Best Boating Knives

Boye knife and Klawhorn sharpener.


Boye Basic 3 Cobalt knife

David Boye, the Arizona knifemaker whose unique folding boat knife of cast dendritic cobalt won our June 2000 sailors knives bench test of 14 knives and was a reference standard for our March 2004 test of 18 knives, recently introduced a new model Basic 3 Cobalt knife.

These knives doggedly retain a cutting edge when going through tough, blade-resistant materials like rope, cardboard, or even old rugs. Others give up long before the job is done. In our experience, Boyes cobalt knives last much longer-and when they finally do slow down, they can be resharpened with just a few strokes on a medium stone. The difference, we reason, is in the metallurgy.

Boyes cobalt blades are “cast to shape and retain the pristine crystal network of highly dendritic (branching) bonded carbide throughout the blade, which aids in cutting and maintaining the structure of the cutting edge,” according to the maker.

Most knives are from steel that originally contained a similar crystal microstructure, but then underwent rolling, stamping, or forging to shape. This process breaks down the original carbide microstructure of the metal. The carbides at the edge are then no longer rooted into the overall microstructure. Complex heat treatment is then applied to develop properties such as hardness and toughness.

Each sharpening of the Basic 3 exposes fresh hard carbide micro-teeth. The cobalt blade material is “completely impervious to seawater corrosion and is non-magnetizeable.”

The Basic 3 has a hand-filling handle wrapped in black paracord, and a hefty 4-inch, plain-edge, drop-point blade with enough “belly” and hand clearance from the cutting surface to stand in as a chefs knife. The finger guard is faceted with the same angle as the cutting bevel, providing a sharpening guide-a repeatable angle that shortens an already quick job by reducing the number of unproductive strokes across the sharpening medium-strokes that undo work already done, the bane of inexperienced sharpeners. The ambidextrous, multi-wear nylon sheath features a molded brass insert that acts as a spring to retain the knife without a keeper.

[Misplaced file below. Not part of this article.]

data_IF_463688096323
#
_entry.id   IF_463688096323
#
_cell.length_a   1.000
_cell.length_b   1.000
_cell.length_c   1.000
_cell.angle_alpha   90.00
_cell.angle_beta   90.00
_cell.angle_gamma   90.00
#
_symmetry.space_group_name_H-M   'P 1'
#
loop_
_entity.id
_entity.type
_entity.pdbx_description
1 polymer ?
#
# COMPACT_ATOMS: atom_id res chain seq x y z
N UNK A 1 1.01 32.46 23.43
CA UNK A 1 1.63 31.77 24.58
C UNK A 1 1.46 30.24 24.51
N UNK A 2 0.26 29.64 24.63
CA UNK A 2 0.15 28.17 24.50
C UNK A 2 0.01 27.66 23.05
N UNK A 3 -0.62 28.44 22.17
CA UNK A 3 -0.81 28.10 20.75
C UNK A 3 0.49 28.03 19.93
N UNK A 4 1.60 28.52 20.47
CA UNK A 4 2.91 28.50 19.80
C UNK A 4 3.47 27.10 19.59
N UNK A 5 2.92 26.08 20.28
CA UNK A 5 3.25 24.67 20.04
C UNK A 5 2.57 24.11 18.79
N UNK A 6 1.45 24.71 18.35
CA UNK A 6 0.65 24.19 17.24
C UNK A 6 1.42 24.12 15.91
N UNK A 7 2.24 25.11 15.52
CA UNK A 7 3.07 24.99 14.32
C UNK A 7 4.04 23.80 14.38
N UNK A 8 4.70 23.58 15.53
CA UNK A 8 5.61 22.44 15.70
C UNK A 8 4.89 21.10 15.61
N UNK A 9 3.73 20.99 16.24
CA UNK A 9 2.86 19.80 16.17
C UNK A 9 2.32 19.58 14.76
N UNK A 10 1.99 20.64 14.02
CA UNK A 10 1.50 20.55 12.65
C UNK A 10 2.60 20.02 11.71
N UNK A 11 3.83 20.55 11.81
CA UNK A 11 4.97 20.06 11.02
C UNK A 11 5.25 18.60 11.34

The Basic 3 also provides a scraping surface (last 2 inches of the top of the blade is flat and thick) and a hammering surface (butt of handle). The new Boye costs $360 and is available direct from Boye Boat Knives.

Klawhorn Redi-Edge Tactical Pro

Redi-Edge Sharpener

In August 2005, we evaluated knife-sharpening devices in three classes, favoring types that help the user to maintain a given edge-bevel angle. Our recommendations of angle-assist or variable-angle sharpeners still apply for regular blade maintenance, as well as initial edge preparation.

Onboard, unplanned edge maintenance is, however, likely on any outing longer than a day sail. The process may be somewhat easier with the keyring-sized, -ounce Redi-Edge Tactical Pro ($23) from Klawhorn Industries. It combines an angle-assist device and a diminutive ceramic-coated freehand sharpener with rounded edges for serrations.

Klawhorn Redi-Edge Tactical Pro

Hold the Redi-Edge on a flat surface and lightly draw the knife edge through the 20-degree edge angle formed by two small, hardened cutting inserts. For serrations, use the rounded corner of the device, or sharpen on the flat side in the conventional manner. On another ceramic surface, there is a groove for pointed tools.

For knives maintained at the sharper 10- to 15-degree angles, a few strokes with the Redi-Edge will produce a small secondary bevel that strengthens the edge with only a slight reduction in keenness, serving well for quick onboard edge maintenance. But be aware that a regular diet of this kind of sharpening can prematurely reduce the service life of your knife. Stick with the recommended tabletop models when you can, as they sharpen your blade by gentle abrasion rather than stripping away metal.

The Redi-Edge angle-assist cutters are available with aluminum and stainless handles and concealed ceramitized rods. They range in price from $23-$35.

Also with this article...
Darrell Nicholson, editor of Practical Sailor, grew up boating on Miami’s Biscayne Bay on everything from prams to Morgan ketches. Two years out of Emory University, after a brief stint as a sportswriter, he set out from Miami aboard a 60-year-old wooden William Atkin ketch named Tosca. For 10 years, he and writer-photographer Theresa Gibbons explored the Caribbean, crossed the Pacific, and cruised Southeast Asia aboard Tosca, working along the way as journalists and documenting their adventures for various travel and sailing publications, including Cruising World, Sail, Sailing, Cruising Helmsman, and Sailing World. Upon his return to land life, Darrell became the associate editor, then senior editor at Cruising World magazine, where he worked for five years. Before taking on the editor’s position at Practical Sailor, Darrell was the editor of Offshore magazine, a boating-lifestyle magazine serving the New England area. Darrell has won multiple awards from Boating Writer’s International, including the Monk Farnham award for editorial excellence. He holds a U.S. Coast Guard 100-ton Master license and has worked as a harbor pilot and skippered a variety of commercial charter boats.


Please enter your comment!
Please enter your name here